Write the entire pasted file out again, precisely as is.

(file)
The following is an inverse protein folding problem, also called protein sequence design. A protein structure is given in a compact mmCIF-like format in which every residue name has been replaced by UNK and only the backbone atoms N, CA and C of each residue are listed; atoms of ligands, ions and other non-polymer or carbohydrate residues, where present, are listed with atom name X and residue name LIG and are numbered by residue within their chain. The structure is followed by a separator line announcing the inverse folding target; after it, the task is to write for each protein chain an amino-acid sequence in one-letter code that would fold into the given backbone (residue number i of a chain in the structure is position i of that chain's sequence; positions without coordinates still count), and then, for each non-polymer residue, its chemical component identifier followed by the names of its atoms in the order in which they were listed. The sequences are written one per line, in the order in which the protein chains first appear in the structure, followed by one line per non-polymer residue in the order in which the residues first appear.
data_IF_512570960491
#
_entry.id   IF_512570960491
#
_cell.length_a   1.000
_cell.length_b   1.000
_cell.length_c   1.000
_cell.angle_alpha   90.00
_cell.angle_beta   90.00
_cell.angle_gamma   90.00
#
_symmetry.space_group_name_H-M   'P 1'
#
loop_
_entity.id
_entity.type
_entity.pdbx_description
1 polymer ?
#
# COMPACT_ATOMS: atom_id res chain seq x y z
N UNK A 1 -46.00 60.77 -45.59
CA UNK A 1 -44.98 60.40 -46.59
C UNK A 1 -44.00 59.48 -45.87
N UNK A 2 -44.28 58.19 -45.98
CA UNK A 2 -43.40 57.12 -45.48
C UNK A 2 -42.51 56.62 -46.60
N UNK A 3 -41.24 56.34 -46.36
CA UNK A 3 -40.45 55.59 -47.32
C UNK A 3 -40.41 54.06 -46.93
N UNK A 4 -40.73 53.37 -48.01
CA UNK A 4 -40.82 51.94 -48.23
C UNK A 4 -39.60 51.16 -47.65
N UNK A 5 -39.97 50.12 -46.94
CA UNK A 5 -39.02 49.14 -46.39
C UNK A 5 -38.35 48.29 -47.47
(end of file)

The following is an inverse protein folding problem, also called protein sequence design. A protein structure is given in a compact mmCIF-like format in which every residue name has been replaced by UNK and only the backbone atoms N, CA and C of each residue are listed; atoms of ligands, ions and other non-polymer or carbohydrate residues, where present, are listed with atom name X and residue name LIG and are numbered by residue within their chain. The structure is followed by a separator line announcing the inverse folding target; after it, the task is to write for each protein chain an amino-acid sequence in one-letter code that would fold into the given backbone (residue number i of a chain in the structure is position i of that chain's sequence; positions without coordinates still count), and then, for each non-polymer residue, its chemical component identifier followed by the names of its atoms in the order in which they were listed. The sequences are written one per line, in the order in which the protein chains first appear in the structure, followed by one line per non-polymer residue in the order in which the residues first appear.
data_IF_512570960491
#
_entry.id   IF_512570960491
#
_cell.length_a   1.000
_cell.length_b   1.000
_cell.length_c   1.000
_cell.angle_alpha   90.00
_cell.angle_beta   90.00
_cell.angle_gamma   90.00
#
_symmetry.space_group_name_H-M   'P 1'
#
loop_
_entity.id
_entity.type
_entity.pdbx_description
1 polymer ?
#
# COMPACT_ATOMS: atom_id res chain seq x y z
N UNK A 1 -46.00 60.77 -45.59
CA UNK A 1 -44.98 60.40 -46.59
C UNK A 1 -44.00 59.48 -45.87
N UNK A 2 -44.28 58.19 -45.98
CA UNK A 2 -43.40 57.12 -45.48
C UNK A 2 -42.51 56.62 -46.60
N UNK A 3 -41.24 56.34 -46.36
CA UNK A 3 -40.45 55.59 -47.32
C UNK A 3 -40.41 54.06 -46.93
N UNK A 4 -40.73 53.37 -48.01
CA UNK A 4 -40.82 51.94 -48.23
C UNK A 4 -39.60 51.16 -47.65
N UNK A 5 -39.97 50.12 -46.94
CA UNK A 5 -39.02 49.14 -46.39
C UNK A 5 -38.35 48.29 -47.47